In Praise of the Gibson Les Paul Deluxe

John Bellissimo

Let’s talk American-born music — jazz, blues, country, rock‘n’roll — and the instruments on which people create music.

While Fender is the world’s best-known and most popular electric guitar manufacturer, Gibson is the all-American guitar. Gibsons have been the fretted instrument pearl of great price for over a century. The simple, sturdy flattop acoustics loved by folk, blues, and country players alike when the latter two genres were just beginning to take form. The Lloyd Loar mandolins of the 1920s, valued by bluegrass players as highly as classical violinists favor a Stradivarius. The arch top steel-strung guitars found in the rhythm section of every big band and jazz ensemble in the 1920s and 1930s, their power augmented by the addition of a pickup starting in the mid-1930s. Then in the early 1950s, jazz guitar genius Les Paul brought out through Gibson the solid body electric guitar bearing his name, finished with a sparkling gold top to indicate its position as the gold standard in the then-new field of such instruments.


Given the Les Paul’s ubiquitous status in guitar history, it seems impossible that the design would ever be out of fashion. Yet in 1960, sales had dropped so low that Gibson discontinued making the Les Paul as we know it, instead releasing a radically different guitar originally called a Les Paul (not to his liking) but shortly thereafter renamed the SG. It was not until 1968, after guitar heroes such as Eric Clapton and Duane Allman had brought the original Les Paul back into the public eye, that Gibson started making it again.

Although the Les Paul is the second most popular electric guitar in the world, expertly wielded by such guitar deities as Jimmy Page and Slash, there have been multiple models of said guitar over the decades, some more popular than others. The Deluxe, despite its name, is pretty much at the bottom of every Les Paul aficionado’s list. This is because it uses smaller pickups than the Les Paul Standard model, thus giving it less output and a less meaty tone than the Standard and variations thereof. Many players bought one to immediately reroute the pickup locations so it would accept full-size humbuckers. Adding to the Deluxe’s lack of desirability is how, during its primary years in production (1969 through 1980 or thereabouts), Gibson’s owner was a company named Norlin. Although Norlin had music industry origins, an Ecuadorian adult beverage manufacturer eventually bought it. Said beverage manufacturer apparently quite liberally dispensed its product to all Gibson employees involved in decision making, as the demonstrated knowledge of what made the Les Paul a supreme guitar nearly vanished. One piece body for best tonality and sustain? Forget it! Let’s do slightly upscale plywood! One piece neck? That’s crazy talk! We’ll glue three pieces together! (To be fair, several top-flight guitar makers prefer multi-piece necks; however, in this case, it was for cheapness’ sake as opposed to a quality issue.) And to top it off – literally – we’ll make the headstock bigger, thus making it more likely to snap off if the guitar gets dropped or otherwise jostled! BRILLIANT! Long story short: In terms of desirability and collectibility, the Les Paul Deluxe is none of the above.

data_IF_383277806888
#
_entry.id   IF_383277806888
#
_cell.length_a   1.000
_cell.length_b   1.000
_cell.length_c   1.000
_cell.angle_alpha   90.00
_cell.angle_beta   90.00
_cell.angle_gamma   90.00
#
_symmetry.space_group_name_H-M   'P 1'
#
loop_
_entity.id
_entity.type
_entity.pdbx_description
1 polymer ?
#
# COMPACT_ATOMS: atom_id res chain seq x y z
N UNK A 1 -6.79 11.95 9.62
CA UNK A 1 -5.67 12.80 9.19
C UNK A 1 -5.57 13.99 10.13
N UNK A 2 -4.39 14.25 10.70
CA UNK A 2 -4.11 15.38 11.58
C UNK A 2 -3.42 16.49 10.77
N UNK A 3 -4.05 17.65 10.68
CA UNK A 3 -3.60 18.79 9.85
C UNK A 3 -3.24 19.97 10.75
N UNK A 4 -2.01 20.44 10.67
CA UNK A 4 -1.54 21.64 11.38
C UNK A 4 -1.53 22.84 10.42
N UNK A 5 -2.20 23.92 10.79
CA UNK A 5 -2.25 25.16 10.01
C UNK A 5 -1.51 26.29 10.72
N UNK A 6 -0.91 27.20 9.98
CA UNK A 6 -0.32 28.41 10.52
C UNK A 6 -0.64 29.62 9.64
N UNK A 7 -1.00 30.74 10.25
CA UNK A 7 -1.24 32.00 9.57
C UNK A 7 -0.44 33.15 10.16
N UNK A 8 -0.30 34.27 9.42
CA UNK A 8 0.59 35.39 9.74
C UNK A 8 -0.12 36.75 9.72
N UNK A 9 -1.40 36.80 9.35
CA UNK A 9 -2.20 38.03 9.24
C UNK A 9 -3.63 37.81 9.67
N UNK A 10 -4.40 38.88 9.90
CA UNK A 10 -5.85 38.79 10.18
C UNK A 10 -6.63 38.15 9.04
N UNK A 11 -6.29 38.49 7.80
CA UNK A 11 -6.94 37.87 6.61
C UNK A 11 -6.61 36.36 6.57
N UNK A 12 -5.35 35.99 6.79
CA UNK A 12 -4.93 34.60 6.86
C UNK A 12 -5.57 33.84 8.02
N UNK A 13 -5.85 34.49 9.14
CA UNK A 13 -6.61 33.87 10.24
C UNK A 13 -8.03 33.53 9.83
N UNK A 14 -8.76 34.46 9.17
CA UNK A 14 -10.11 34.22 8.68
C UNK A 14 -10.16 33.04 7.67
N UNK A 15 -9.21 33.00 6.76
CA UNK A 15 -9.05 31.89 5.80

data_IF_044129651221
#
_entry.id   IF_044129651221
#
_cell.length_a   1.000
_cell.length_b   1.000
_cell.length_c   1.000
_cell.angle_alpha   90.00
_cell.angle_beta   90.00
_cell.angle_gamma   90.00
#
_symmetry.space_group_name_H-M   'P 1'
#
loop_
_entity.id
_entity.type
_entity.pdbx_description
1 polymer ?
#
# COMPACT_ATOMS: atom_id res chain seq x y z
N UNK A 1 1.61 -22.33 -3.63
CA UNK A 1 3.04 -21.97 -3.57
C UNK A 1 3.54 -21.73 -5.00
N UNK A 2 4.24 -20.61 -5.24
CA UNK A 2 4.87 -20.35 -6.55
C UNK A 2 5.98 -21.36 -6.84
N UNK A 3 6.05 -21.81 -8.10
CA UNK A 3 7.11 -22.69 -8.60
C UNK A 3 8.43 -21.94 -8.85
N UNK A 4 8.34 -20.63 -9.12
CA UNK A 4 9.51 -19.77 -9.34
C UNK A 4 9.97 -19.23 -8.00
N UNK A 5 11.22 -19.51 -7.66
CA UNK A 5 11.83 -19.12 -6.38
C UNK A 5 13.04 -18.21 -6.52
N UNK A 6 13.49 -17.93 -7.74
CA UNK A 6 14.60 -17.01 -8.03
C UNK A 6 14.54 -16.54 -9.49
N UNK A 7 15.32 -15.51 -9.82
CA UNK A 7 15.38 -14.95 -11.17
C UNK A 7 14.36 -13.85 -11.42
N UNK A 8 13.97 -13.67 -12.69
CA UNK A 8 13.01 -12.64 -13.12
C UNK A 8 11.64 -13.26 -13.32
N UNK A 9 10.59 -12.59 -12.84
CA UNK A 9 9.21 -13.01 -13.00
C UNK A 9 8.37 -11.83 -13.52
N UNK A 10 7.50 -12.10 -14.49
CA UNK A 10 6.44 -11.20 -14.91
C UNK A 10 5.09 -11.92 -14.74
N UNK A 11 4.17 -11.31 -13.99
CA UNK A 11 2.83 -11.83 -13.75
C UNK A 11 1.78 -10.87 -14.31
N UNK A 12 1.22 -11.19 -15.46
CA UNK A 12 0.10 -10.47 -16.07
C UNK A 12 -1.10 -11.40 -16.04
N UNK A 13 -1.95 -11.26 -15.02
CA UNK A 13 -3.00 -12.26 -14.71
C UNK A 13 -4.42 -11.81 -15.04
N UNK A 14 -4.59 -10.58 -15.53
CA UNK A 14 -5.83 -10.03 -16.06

Naturally, to my okay-ish playing ability and ears, it’s my favorite Les Paul model. I love its sound, somewhere between the cut and bite of a Fender Stratocaster or Telecaster and the traditional humbucker pickup roar of most every other Les Paul. To me, it’s the perfect combination. So, despite its scorned state of being, the Les Paul Deluxe is dear to my heart.